An engaging chapter in a new book for nursing students, ‘Becoming Practice Ready’, provides practical advice for nursing students about preparing for and making the most of clinical placements.
The chapter, by Federation University Associate Dean of Teaching Quality and Student Retention and Senior Lecturer in Nursing, Dr Karen Missen, arms students with knowledge of key challenges and how to address them.
Nursing students are expected to take on a range of shifts, including evening, overnight and weekends. Managing this time pressure can be challenging for mature students with family responsibilities. They face financial pressures because it’s not advisable and often impossible to continue with other paid work while on placement.
Dr Missen frankly addresses ethical and emotional challenges students can face in clinical settings.
On the ward nursing students, may witness poor nursing practice, including physical or emotional abuse of patients, breaches of patient safety, privacy and dignity, the provision of substandard or outdated care, and clinical errors.
When they try to raise concerns about their observations, they may encounter hostility or resistance. In worst-case scenarios, students experience bullying and incivility.
“A study by Budden et al. (2017) revealed that 50% of nursing student respondents experienced bullying and harassment behaviours while undertaking clinical placements and that the main perpetrators were registered nurses.”
Despite all the possible challenges, Dr Missen writes that clinical placements can be incredibly rewarding and pivotal for final year students: “One of the most exciting things about the final stages of nursing study is that you will get the opportunity to be more actively and independently involved in patients’ care.”
Another bonus is the opportunity to develop professional relationships and networks with potential postgraduation employers and co-workers: “The clinical placement environment provides students with the opportunity to foster relationships with nurses who may be potential referees for graduate year applications.”
Dr Missen’s key points of advice for graduating student nurses:
- Be professional and maintain safety: Dress according to the specified uniform. Be punctual – arrive at least 15 minutes before shifts.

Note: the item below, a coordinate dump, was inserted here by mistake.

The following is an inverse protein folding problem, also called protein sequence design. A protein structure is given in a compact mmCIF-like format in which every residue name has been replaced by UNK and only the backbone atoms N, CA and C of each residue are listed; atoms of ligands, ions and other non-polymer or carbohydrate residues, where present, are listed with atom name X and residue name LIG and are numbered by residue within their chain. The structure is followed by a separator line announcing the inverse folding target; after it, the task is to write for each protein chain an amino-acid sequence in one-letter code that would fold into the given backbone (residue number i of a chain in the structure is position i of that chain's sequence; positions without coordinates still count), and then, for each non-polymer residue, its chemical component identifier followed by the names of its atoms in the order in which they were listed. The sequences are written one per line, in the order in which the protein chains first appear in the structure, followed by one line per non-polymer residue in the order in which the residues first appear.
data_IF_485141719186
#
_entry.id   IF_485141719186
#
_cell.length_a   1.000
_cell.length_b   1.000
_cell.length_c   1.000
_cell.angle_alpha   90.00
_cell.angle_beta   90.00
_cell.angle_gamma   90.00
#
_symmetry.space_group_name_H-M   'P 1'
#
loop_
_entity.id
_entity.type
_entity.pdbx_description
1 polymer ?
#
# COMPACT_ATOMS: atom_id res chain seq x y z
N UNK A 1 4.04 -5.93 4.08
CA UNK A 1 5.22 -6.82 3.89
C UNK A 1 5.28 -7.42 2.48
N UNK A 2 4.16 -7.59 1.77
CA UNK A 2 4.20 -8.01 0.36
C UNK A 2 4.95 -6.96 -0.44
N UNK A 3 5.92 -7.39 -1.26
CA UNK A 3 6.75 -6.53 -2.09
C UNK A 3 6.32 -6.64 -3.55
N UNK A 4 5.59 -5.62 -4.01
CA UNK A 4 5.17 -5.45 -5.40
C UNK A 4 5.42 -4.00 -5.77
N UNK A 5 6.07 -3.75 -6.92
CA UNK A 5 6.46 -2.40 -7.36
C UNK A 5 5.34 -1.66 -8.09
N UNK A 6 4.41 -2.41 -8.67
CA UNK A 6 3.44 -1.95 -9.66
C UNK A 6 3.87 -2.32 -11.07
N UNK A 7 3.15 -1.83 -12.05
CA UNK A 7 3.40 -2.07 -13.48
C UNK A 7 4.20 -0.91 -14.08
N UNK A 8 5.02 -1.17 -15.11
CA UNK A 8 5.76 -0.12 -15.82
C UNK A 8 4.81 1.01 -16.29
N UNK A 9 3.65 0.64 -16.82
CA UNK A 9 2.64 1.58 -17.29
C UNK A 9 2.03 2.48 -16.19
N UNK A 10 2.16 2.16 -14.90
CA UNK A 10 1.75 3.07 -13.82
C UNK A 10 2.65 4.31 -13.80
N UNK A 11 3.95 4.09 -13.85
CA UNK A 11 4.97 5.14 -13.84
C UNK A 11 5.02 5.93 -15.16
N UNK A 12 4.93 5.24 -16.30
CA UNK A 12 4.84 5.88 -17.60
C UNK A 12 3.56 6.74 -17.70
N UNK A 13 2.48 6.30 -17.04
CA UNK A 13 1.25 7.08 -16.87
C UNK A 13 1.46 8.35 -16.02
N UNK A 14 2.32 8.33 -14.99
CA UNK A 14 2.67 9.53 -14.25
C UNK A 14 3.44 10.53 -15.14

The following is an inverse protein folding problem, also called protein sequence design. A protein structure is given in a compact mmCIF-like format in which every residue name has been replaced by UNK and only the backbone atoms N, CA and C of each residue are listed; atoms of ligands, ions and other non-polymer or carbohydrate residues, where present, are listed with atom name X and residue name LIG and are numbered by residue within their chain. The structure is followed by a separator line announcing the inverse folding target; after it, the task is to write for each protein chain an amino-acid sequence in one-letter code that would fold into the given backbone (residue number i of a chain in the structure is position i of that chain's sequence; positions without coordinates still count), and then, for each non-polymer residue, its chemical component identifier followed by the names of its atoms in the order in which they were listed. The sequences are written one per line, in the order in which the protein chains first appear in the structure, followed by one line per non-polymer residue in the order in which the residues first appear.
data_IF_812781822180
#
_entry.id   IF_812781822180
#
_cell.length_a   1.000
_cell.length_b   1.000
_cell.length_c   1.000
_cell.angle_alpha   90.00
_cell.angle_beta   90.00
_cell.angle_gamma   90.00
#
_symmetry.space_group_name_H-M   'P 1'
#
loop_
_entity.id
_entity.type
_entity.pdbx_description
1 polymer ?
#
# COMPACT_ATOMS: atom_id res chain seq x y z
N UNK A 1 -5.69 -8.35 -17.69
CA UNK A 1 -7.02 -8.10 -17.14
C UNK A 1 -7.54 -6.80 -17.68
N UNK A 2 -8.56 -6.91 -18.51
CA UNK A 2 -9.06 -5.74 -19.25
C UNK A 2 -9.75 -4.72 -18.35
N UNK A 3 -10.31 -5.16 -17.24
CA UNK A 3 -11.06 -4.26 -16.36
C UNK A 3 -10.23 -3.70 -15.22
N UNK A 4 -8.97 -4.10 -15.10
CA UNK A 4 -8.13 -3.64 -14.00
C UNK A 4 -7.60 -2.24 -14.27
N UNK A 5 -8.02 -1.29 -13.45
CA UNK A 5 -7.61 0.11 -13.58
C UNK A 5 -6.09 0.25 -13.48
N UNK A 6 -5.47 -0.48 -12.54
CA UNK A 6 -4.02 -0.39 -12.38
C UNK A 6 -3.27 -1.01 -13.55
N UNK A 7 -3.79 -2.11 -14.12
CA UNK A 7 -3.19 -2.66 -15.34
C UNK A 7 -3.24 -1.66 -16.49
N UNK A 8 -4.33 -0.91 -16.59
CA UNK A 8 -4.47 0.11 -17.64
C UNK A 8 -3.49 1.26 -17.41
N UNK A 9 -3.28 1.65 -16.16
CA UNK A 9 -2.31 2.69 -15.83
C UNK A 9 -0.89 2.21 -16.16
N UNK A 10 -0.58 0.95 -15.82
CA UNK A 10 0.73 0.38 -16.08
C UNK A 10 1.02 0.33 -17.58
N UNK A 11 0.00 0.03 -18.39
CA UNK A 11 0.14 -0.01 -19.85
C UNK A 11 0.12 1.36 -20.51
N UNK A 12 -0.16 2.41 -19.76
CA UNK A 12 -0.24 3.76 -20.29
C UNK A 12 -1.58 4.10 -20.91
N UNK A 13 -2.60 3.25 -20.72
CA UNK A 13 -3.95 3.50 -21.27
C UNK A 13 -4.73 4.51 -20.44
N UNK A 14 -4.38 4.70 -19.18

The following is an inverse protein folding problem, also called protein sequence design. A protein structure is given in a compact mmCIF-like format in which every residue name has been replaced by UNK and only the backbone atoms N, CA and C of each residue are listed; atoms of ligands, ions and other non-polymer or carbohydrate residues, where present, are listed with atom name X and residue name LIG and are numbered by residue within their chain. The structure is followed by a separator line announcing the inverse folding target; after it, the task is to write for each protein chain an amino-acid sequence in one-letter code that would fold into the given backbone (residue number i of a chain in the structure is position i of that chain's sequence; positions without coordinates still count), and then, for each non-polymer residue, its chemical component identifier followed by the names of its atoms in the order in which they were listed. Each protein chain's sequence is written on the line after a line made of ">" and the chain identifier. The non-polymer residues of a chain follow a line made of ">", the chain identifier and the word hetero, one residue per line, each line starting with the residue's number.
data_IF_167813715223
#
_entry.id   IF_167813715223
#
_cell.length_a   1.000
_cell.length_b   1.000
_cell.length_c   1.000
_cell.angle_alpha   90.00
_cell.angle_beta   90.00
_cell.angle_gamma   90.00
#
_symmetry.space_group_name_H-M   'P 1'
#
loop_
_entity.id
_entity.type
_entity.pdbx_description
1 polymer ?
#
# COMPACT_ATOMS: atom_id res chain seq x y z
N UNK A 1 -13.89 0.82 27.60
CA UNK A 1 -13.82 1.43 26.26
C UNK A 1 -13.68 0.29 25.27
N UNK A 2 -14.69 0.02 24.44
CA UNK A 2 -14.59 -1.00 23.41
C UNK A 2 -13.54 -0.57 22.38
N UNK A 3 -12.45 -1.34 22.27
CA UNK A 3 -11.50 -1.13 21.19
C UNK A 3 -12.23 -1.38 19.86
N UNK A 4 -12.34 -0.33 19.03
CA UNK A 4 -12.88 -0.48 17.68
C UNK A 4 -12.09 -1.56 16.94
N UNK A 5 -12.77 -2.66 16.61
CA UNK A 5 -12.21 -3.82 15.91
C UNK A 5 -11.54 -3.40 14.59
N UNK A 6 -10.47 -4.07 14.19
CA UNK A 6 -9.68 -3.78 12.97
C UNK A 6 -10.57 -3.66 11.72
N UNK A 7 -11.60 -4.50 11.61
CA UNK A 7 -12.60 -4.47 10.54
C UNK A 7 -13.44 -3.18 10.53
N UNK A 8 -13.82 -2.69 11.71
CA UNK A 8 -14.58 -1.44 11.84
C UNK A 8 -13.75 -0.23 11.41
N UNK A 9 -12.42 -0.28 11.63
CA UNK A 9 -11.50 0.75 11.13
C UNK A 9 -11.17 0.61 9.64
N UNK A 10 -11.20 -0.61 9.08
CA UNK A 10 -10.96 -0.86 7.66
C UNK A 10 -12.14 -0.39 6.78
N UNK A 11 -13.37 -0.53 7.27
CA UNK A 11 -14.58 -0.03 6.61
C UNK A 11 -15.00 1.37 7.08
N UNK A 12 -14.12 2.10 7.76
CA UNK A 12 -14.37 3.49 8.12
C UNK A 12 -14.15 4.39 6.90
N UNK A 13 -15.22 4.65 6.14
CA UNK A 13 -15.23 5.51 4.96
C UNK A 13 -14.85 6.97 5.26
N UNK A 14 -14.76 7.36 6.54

- Maintain standards and scope of practice: Follow appropriate clinical procedures and protocols under the supervision of a registered nurse and work only to the level of practice commensurate with your nursing program.
- Be self-directed: Meet with your preceptor on your first day of placement and go through your learning objectives. Identify your strengths and limitations and set goals each week.
- Acknowledge limitations: Intellectual honesty is critical to safe practice. Acknowledge when you do not know something. Ask questions, seek help and support.
- Seek regular feedback: Actively request feedback from staff you are working with. Be aware that feedback can be formal or informal, so be sure to monitor verbal and nonverbal communications.
- Access resources: Read local policies, procedures and guidelines. These might include infection prevention and control, dress code, manual handling, equality and diversity, electronic devices, and social media use. Organise resources specifically designed for quick access to medication information, calculation formulas and other essential reference material pertinent to your learning.
- Engage proactively in learning and developing: Seek and engage in diverse experiences to meet your learning goals and develop your capability as a registered nurse.
- Learn about diagnoses and procedures pertinent to your patients.
- Practice procedures even if you have done them before.
- Reflect on what you have learnt at the end of each shift to reinforce learning. Keep a de-identified record of these reflections for your portfolio.
From the chapter ‘Becoming Practice Ready’ by Dr Karen Missen in Transition to Nursing Practice from student to professional published by Oxford University Press
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Dr Karen Missen is Associate Dean – Teaching Quality and Senior Lecturer in Nursing at the School of Health at Federation University Australia